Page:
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If you’ve ever used a two-in-one shampoo plus conditioner, you know that they’re not the most conditioning of products. But don’t let those outdated (male-targetted) products sully your view of cleansing conditioners. These conditioners, also known as co-wash, are kind of like the opposite of two-in-one shampoos in that they’re more conditioner than shampoo instead of the other way around. So while they do cleanse your scalp and locks, they won’t dry either of the two out and they leave your hair silky and shiny.

Shampoos usually contain sulfates which help them lather. But dry, coarse and brittle hair doesn’t need a generous, drying, soapy lather — and actually, many hair types can benefit from skipping traditional shampoo once in a while. Of course, when you skip the shampoo and opt only for conditioner, you should massage the product into hair as if you were using a traditional shampoo. The purpose is still to cleanse your hair of dirt, oil and other impurities while your hair benefits from extra moisture.

Why you should use a cleansing conditioner:

Co-washing means skipping one step, which of course, makes showering faster — or just gives you more time to luxuriate under the warm stream of water before stepping back into the real world.

For many people, it also means cleansing their hair less often. Those with curly hair can go a week to 10 days between washes because their hair is no longer in the cycle of being dried out, conditioned, sprayed with lots of styling products, and then in need of a cleanse. You’ll find that you need fewer styling products (if any) and you’ll use less of them with this method.

But of course, there’s more to cleansing conditioners than just saving time in the shower! They leave hair shiny and smooth and also reduce frizz. Many shampoos contain sulfates and detergents that help raise the cuticle of the hair for deep cleansing, but raised, rough cuticles also lead to frizz. While traditional conditioner is meant to help smooth out hair cuticles, people with curly, dry or frizzy hair don’t need to mess around with their cuticle in the first place, so skipping the shampoo step is actually beneficial for them.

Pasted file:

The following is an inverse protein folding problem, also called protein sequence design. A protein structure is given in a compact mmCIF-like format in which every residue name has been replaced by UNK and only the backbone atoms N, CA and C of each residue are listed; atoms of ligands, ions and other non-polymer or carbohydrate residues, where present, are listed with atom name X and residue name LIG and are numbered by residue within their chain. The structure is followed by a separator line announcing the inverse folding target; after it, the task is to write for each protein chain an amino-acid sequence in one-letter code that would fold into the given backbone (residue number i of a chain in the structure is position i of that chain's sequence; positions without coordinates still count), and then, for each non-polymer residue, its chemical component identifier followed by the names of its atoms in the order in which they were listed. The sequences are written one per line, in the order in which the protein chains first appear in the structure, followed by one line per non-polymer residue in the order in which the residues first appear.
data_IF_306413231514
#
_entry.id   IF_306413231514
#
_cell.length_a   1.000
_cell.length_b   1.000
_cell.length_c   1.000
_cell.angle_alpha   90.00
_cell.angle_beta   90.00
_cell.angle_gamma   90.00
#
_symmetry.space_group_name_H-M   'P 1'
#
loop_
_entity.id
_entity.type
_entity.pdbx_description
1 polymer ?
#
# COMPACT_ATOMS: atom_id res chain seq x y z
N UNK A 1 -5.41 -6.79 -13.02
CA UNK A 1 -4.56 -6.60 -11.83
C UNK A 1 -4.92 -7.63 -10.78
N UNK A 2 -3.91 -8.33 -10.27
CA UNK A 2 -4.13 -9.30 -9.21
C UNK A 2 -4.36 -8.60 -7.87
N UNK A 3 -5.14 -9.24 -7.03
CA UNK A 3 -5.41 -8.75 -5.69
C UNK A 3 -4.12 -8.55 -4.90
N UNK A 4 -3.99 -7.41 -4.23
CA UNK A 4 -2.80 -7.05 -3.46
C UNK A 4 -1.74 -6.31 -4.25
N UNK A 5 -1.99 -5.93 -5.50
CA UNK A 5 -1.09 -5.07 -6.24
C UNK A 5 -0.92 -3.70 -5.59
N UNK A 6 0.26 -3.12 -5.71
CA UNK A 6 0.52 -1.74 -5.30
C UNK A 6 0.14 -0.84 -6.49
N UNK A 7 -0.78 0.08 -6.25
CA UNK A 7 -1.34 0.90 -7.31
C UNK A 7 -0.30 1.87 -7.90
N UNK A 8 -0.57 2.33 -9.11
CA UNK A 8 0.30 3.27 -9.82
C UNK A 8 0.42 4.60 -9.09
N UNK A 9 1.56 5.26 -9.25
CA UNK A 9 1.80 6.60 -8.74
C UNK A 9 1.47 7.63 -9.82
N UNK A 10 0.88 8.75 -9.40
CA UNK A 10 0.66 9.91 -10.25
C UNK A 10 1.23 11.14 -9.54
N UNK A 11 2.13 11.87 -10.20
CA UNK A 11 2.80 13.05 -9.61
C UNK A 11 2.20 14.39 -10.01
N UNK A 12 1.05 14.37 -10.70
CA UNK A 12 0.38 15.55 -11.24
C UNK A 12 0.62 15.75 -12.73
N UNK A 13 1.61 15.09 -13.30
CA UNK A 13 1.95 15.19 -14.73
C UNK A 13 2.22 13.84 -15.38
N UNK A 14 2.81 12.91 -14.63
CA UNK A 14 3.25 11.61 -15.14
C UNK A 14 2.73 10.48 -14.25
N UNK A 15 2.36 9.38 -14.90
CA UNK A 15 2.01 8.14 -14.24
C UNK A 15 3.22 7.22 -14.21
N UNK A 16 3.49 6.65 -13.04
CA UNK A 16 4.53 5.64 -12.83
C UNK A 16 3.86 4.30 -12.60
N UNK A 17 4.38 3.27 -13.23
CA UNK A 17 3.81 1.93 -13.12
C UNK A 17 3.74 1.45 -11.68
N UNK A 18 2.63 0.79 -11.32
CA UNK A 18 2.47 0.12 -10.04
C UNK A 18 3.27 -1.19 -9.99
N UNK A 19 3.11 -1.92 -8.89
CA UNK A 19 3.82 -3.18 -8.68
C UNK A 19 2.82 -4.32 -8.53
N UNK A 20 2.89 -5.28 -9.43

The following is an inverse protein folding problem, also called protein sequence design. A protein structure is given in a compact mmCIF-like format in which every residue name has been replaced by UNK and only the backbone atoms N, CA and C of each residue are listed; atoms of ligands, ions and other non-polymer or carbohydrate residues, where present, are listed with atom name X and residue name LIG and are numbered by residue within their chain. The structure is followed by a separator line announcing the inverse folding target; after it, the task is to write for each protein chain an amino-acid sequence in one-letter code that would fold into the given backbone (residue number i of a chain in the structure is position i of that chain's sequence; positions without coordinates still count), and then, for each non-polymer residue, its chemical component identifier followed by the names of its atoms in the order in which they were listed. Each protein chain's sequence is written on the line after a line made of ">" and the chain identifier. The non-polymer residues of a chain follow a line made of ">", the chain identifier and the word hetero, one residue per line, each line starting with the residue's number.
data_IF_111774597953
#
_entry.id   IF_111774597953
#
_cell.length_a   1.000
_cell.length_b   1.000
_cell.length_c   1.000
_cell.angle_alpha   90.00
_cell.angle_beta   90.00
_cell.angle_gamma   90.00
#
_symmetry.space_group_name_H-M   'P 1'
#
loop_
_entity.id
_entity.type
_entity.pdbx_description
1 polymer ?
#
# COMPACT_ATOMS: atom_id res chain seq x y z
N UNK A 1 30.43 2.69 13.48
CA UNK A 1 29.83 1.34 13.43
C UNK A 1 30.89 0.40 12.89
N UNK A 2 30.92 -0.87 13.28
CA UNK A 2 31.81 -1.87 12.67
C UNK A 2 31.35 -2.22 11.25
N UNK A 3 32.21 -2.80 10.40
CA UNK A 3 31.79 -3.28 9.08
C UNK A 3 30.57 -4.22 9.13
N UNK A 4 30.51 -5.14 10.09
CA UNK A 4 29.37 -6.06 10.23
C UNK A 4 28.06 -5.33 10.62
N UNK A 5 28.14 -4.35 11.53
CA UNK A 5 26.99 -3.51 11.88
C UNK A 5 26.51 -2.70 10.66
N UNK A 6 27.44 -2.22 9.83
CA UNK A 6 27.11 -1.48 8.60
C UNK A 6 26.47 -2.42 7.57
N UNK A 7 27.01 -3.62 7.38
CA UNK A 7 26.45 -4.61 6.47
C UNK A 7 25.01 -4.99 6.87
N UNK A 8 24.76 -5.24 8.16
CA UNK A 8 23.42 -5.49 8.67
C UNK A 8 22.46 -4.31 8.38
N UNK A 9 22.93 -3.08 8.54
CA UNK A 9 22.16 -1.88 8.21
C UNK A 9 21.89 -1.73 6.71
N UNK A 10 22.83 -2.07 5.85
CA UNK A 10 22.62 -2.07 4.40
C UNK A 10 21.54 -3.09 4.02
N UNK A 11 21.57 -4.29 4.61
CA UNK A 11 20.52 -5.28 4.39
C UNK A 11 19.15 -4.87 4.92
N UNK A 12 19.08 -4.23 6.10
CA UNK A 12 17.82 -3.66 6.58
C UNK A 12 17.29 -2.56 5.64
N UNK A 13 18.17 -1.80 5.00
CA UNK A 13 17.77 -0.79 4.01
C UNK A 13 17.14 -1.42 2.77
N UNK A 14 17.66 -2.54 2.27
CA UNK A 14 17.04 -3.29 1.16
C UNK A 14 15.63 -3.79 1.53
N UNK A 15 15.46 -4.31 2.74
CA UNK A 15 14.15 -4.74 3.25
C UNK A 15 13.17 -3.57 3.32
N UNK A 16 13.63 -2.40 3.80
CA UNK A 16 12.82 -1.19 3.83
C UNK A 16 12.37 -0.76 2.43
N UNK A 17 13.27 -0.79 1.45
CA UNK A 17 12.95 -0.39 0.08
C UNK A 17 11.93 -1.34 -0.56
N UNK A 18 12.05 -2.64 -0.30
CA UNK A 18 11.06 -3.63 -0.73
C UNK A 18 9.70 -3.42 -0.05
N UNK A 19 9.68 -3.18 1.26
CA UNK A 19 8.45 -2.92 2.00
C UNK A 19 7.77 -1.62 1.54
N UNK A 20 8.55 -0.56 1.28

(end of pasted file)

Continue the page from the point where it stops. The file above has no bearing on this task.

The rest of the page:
Tips for co-washing:

Try to avoid styling products with silicones. Unfortunately, many hair products made for curly and frizzy hair include silicone because it adds slip, shine and smoothness to your hair. Ingredients like dimethicone or anything ending in “cone,” “conol,” “col” or “xane” will build up on your hair and won’t be removed by a cleansing conditioner alone so your hair will end up looking heavy, dull and even frizzy. There are some water-soluble silicones that will wash away when traditional conditioner is used; these silicones are preceded by PEG or PPG on the product’s ingredient list.

If you decide to use both a cleansing conditioner and silicone styling products, you’ll have to commit to shampooing once a week to remove the build up.

However, even if you use silicone-free styling products, it’s a good idea to cleanse with shampoo every once in a while to ensure that your scalp is clean and to remove any product build-up or excess oil. The frequency when you do this will depend on your hair type, but once your hair feels overly thick or starts to look dull with regular co-washing, you’ll know that it’s time to shampoo.

Cleansing conditioners to try:

Cleansing-Conditioners
From left: L’Oréal EverCrème Cleansing Conditioner, $12.39, londondrugs.com; Pantene Damage Repair Cleansing Conditioner, $9.99, well.ca; Wen by Chaz Dean Cucumber Aloe Cleansing Conditioner, $40, sephora.com

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